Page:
Judge Packard's stern admonition: "Don't mess with Christmas!"
Our reviews of Dora The Explorer: Animal Adventures (published June 7th, 2006), Dora The Explorer: Big Sister Dora (published June 1st, 2005), Dora The Explorer: Dora Celebrates Three Kings Day! (published December 24th, 2008), Dora The Explorer: Dora's Big Birthday Adventure (published August 16th, 2010), Dora The Explorer: Dora's Butterfly Ball (published March 23rd, 2013), Dora The Explorer: Dora's Christmas Carol Adventure (published December 9th, 2009), Dora The Explorer: Dora's First Trip (published April 11th, 2006), Dora The Explorer: Dora's Slumber Party (published September 11th, 2010), Dora The Explorer: It's A Party (published August 4th, 2005), Dora The Explorer: It's Haircut Day (published May 8th, 2011), Dora The Explorer: Save The Day (published February 3rd, 2006), Dora The Explorer: Super Babies (published November 2nd, 2005), and Dora The Explorer: Undercover Dora (published February 8th, 2008) are also available.
Four exciting adventures with Dora!
Bilingual adventurer Dora and her simian pal, Boots, are back in Dora the Explorer: Dora's Christmas, a compilation of four episodes (two episodes plus two "bonus" episodes) from Dora the Explorer, Nick Jr.'s hit educational series for young children.
Not familiar with this Dora character? Here's the deal: in each episode, Dora (an eternally-optimistic seven-year-old Latina with a thirst for adventure) and her best friend, Boots (a cheery monkey wearing red boots, natch) are faced with a challenge. They'll meet all sorts of obstacles that challenge their noggins in three distinct geographical areas and possibly on the paths between as well. The show is highly interactive: Viewers will be asked questions (Dora will pause a few seconds for a response) and asked to shout answers and other commands ("Swiper no swiping! Swiper no swiping! Swiper NO SWIPING!") throughout an entire episode. Kids are tricked into physical exercise as well when Dora asks children to help her do things like pull a rope or pedal a bicycle. Youngsters also will be introduced to a bit of Spanish vocabulary along the way.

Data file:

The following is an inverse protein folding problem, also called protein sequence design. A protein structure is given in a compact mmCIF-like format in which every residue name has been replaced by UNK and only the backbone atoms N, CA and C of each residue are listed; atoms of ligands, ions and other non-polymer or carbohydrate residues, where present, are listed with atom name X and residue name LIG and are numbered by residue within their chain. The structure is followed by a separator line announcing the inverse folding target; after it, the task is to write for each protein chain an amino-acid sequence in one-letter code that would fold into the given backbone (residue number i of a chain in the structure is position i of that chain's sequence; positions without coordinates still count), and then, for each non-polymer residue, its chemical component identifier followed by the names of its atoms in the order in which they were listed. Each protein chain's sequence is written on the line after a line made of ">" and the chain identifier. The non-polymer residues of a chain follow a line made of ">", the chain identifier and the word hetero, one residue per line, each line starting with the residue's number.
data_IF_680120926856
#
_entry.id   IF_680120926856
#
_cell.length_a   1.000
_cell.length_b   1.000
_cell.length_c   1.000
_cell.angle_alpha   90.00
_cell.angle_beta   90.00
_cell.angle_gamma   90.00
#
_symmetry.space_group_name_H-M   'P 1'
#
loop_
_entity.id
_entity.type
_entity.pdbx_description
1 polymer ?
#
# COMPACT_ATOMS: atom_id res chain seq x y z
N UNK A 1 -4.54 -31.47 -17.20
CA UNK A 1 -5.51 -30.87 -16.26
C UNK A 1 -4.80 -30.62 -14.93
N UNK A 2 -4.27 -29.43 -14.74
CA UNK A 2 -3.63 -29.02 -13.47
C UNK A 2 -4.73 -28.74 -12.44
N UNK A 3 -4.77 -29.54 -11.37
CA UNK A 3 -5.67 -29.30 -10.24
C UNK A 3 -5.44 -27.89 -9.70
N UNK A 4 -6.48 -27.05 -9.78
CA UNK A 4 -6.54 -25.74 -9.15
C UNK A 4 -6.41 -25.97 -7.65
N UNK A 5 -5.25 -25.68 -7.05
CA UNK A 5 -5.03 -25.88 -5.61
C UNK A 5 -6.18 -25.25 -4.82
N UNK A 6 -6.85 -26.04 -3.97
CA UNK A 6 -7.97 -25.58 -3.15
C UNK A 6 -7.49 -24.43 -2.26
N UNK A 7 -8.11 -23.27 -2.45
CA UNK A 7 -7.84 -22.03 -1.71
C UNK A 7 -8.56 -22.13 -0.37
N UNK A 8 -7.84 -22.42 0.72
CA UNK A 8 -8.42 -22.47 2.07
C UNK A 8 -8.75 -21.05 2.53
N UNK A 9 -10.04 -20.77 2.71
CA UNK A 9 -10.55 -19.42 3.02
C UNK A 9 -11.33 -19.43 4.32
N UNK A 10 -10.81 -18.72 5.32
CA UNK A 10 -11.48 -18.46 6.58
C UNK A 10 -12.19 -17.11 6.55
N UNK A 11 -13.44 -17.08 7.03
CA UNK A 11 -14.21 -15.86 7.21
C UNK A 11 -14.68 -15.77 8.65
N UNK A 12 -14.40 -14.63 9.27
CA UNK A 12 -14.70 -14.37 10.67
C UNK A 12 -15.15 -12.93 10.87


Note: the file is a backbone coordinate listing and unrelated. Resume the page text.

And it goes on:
Dora has a variety of friends in her world, including Tico (a cute, toothy, purple squirrel), Isa (a green iguana), and Benny (a blue bull). Map is, well, a map, and he lays out the three areas that Dora and Boots must visit in their travels. Backpack is…er, you know. She's always handy with an item or two that will help Dora when she's in a jam. The not-so-friendly character is Swiper, an orange fox that shows up at least once during Dora's journey in an attempt to thwart her problem-solving efforts.
In some ways, Dora the Explorer borrows from Blue's Clues, but with the high level of interactivity, physical activity, and an introduction to some basic Spanish vocabulary, this show takes things to a new level.
The two regular episodes on this disc are as follows:
• "A Present for Santa"
This is the marquee episode, and it's very well done. The theme is
sweet—Dora and Boots go out of their way (okay, considering it's the North
Pole, it's very out of their way) to give rather than receive. The
episode is filled with tons of snow, twinkling Christmas lights, gifts, elves,
and, of course, an appearance by the big man himself. Dora, Boots, and Santa end
things with a peppy rendition of "Feliz Navidad," insuring that this
episode does not skimp on the holiday cheer. Parents will enjoy the educational
aspects (identifying gifts by color and picture, identifying and counting cold
weather clothing in Backpack, and shape recognition). Even Swiper's heart grows
three sizes when he learns of Dora's mission. This is one of the best
Christmas-themed episodes of any children's series I've seen.
• "¡Rápido Tico!"
What's so "Christmas" about this episode? That's a good question,
and I have a good answer: nothing. Oh, there's a snowy mountain, which can place
the episode at some point in the Christmas season, but that's quite a stretch.
The standard educational moments are here—shape, color, and pattern
recognition are all part of this episode—and the use of safety equipment